4. And (the pradhâna cannot be meant) because
there is no statement as to (the avyakta) being something to be cognised.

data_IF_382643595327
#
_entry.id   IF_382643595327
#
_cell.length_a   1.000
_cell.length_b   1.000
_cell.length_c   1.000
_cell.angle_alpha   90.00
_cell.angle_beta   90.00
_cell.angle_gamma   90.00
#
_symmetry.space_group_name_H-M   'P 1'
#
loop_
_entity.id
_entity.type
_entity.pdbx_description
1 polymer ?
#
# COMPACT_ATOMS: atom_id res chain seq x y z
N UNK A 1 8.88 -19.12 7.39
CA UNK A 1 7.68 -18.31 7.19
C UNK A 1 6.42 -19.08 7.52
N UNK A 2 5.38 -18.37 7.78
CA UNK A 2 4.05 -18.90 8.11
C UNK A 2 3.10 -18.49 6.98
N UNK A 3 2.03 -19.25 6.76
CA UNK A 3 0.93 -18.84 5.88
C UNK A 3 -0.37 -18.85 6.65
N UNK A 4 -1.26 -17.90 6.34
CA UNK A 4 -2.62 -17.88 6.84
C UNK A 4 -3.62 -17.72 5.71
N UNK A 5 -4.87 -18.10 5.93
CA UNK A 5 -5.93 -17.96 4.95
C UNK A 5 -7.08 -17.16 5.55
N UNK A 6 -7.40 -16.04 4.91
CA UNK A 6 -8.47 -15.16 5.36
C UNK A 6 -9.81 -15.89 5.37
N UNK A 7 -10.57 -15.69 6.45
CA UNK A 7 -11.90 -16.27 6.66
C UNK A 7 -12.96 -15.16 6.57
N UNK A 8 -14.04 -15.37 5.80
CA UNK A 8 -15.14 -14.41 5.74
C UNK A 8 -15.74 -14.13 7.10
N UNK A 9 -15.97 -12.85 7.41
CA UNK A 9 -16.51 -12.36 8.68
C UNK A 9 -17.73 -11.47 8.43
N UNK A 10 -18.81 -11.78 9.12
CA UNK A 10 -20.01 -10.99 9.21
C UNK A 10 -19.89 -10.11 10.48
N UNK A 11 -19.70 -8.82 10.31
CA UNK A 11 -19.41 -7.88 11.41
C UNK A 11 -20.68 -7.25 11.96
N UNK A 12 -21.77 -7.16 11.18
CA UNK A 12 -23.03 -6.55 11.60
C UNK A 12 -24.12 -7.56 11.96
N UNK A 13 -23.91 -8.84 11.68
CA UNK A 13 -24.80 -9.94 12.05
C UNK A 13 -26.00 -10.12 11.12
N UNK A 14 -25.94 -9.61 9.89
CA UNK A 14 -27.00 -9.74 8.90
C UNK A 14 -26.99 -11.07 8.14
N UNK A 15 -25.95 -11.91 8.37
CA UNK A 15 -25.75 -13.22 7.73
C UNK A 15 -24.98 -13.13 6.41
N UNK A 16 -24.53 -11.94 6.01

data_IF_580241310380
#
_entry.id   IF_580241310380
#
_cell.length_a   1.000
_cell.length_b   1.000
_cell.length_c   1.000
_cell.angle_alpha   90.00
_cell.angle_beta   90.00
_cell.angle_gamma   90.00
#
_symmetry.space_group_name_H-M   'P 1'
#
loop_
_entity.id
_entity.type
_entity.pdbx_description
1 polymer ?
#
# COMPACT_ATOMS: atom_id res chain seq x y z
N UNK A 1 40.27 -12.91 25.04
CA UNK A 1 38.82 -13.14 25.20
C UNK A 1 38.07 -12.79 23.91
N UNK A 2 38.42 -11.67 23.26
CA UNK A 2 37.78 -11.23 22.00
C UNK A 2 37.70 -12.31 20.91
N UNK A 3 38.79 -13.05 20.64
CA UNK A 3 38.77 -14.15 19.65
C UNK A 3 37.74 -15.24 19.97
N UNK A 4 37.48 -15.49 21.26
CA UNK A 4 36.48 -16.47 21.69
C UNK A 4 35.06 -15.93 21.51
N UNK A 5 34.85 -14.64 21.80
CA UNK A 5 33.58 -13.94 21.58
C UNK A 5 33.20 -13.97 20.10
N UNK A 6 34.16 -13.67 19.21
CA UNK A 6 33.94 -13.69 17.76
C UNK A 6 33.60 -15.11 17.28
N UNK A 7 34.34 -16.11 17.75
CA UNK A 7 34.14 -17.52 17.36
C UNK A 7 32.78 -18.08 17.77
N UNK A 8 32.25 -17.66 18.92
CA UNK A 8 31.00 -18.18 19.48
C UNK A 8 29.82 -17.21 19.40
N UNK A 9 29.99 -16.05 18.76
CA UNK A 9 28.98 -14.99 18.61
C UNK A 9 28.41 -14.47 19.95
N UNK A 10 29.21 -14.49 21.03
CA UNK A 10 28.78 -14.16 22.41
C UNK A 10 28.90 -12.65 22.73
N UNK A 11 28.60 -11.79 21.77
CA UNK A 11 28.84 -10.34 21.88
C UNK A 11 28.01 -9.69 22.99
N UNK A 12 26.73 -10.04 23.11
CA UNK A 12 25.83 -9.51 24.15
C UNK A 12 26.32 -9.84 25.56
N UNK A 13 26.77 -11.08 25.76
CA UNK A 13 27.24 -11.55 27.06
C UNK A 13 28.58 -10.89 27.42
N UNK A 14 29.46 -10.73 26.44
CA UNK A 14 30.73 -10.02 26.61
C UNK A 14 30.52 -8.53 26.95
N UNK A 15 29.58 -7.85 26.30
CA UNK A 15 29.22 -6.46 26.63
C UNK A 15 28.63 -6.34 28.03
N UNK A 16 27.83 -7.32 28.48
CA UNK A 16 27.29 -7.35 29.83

The Sânkhyas, moreover, represent the pradhâna as something to be cognised in so far as they say that from the knowledge of the difference of the constitutive elements of the pradhâna and of the soul there results the desired isolation of the soul. For without a knowledge of the nature of those constitutive elements it is impossible to cognise the difference of the soul from them. And somewhere they teach that the pradhâna is to be cognised by him who wishes to attain special powers.--Now in the passage under discussion the avyakta is not mentioned as an object of knowledge; we there meet with the mere word avyakta, and there is no sentence intimating that the avyakta is to be known or meditated upon. And it is impossible to maintain that a knowledge of things which (knowledge) is not taught in the text is of any advantage to man.--For this reason also we maintain that the word avyakta cannot denote the pradhâna.--Our interpretation, on the other hand, is unobjectionable, since according to it the passage mentions the body (not as an object of knowledge, but merely) for the purpose of throwing light on the highest place of Vishnu, in continuation of the simile in which the body had been compared to a chariot.